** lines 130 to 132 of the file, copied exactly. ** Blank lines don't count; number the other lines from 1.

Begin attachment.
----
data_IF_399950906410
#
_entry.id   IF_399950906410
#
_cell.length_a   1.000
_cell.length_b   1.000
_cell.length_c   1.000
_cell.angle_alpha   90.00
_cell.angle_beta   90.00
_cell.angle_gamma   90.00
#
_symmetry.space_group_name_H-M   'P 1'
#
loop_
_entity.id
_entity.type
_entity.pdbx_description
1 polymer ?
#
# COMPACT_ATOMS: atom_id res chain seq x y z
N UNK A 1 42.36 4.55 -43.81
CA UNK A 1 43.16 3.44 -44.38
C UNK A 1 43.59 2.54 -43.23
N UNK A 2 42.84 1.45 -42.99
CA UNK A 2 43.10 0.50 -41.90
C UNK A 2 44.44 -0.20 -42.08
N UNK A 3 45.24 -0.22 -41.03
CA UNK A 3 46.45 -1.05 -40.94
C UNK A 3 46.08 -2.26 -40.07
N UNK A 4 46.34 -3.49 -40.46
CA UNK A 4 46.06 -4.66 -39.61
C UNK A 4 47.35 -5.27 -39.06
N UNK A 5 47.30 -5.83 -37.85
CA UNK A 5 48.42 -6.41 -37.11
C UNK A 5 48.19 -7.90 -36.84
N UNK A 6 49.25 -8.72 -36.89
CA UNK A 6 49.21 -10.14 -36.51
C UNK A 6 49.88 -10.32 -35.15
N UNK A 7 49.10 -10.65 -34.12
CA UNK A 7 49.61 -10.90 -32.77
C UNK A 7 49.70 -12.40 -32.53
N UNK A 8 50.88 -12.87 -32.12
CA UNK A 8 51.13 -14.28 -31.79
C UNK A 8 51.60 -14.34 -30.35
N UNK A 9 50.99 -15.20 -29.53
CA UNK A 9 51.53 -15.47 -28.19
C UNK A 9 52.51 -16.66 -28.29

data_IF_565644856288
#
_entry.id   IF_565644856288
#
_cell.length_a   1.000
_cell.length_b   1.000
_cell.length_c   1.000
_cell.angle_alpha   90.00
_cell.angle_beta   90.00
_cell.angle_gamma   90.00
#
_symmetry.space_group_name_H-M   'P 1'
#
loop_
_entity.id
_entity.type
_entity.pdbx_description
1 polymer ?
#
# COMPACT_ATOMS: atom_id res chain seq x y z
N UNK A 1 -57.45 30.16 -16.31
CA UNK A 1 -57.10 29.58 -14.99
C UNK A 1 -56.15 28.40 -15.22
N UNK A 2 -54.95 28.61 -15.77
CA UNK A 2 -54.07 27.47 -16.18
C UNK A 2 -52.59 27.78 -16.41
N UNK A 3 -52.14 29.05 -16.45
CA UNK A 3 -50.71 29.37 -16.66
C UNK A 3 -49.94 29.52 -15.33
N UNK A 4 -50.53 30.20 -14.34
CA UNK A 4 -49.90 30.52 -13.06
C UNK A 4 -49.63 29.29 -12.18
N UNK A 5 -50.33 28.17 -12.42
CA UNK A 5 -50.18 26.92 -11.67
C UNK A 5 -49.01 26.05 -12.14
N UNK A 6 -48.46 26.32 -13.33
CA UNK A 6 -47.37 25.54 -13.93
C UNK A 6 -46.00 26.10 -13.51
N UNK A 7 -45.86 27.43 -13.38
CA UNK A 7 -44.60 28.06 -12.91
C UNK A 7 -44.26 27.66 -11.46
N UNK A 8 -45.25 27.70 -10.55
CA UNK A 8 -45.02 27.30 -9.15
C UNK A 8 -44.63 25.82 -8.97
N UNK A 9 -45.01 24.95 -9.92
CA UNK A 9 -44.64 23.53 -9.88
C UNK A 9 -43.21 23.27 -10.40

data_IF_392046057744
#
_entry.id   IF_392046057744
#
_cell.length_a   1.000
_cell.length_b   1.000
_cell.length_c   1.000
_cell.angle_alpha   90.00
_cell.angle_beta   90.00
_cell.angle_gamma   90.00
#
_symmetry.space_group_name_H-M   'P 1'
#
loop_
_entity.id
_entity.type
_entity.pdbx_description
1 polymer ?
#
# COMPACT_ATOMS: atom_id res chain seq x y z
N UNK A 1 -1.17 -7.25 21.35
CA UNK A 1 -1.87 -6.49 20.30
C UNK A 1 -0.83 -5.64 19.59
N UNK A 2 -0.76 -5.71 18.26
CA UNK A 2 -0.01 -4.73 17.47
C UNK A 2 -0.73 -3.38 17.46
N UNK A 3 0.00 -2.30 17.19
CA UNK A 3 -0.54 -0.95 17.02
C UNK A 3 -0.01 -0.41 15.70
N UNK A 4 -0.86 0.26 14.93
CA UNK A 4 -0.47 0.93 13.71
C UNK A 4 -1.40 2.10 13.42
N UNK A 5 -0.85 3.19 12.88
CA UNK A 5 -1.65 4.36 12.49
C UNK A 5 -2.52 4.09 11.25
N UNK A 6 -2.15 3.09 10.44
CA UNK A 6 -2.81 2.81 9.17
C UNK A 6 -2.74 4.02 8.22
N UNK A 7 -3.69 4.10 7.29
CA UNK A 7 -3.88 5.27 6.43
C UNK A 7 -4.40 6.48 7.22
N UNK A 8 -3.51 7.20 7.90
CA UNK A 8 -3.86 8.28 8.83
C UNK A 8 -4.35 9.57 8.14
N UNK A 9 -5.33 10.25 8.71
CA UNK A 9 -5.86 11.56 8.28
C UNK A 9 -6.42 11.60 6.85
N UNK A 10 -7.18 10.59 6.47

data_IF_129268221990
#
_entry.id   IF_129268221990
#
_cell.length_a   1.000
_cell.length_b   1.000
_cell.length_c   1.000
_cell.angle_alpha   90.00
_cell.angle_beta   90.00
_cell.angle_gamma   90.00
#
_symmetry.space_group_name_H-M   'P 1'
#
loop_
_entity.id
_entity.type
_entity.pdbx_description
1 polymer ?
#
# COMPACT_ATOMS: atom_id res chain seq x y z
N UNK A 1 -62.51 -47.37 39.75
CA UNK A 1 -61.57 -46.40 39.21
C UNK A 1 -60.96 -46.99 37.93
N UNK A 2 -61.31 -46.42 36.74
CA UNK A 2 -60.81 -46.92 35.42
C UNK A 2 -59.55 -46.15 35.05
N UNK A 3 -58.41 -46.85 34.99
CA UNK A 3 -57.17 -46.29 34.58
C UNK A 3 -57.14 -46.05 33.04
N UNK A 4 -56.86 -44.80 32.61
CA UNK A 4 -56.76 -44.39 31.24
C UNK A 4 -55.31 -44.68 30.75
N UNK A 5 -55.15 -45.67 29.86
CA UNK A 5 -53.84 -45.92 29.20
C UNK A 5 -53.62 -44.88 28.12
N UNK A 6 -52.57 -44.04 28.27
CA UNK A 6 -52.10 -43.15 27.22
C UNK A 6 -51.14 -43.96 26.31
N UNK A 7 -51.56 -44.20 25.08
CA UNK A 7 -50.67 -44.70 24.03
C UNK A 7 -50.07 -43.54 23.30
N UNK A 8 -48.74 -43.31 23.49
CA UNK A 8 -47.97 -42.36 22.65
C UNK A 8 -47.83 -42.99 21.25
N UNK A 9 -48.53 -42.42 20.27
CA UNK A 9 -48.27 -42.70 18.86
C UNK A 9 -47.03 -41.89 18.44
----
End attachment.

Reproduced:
N UNK A 6 -2.15 3.09 10.44
CA UNK A 6 -2.81 2.81 9.17
C UNK A 6 -2.74 4.02 8.22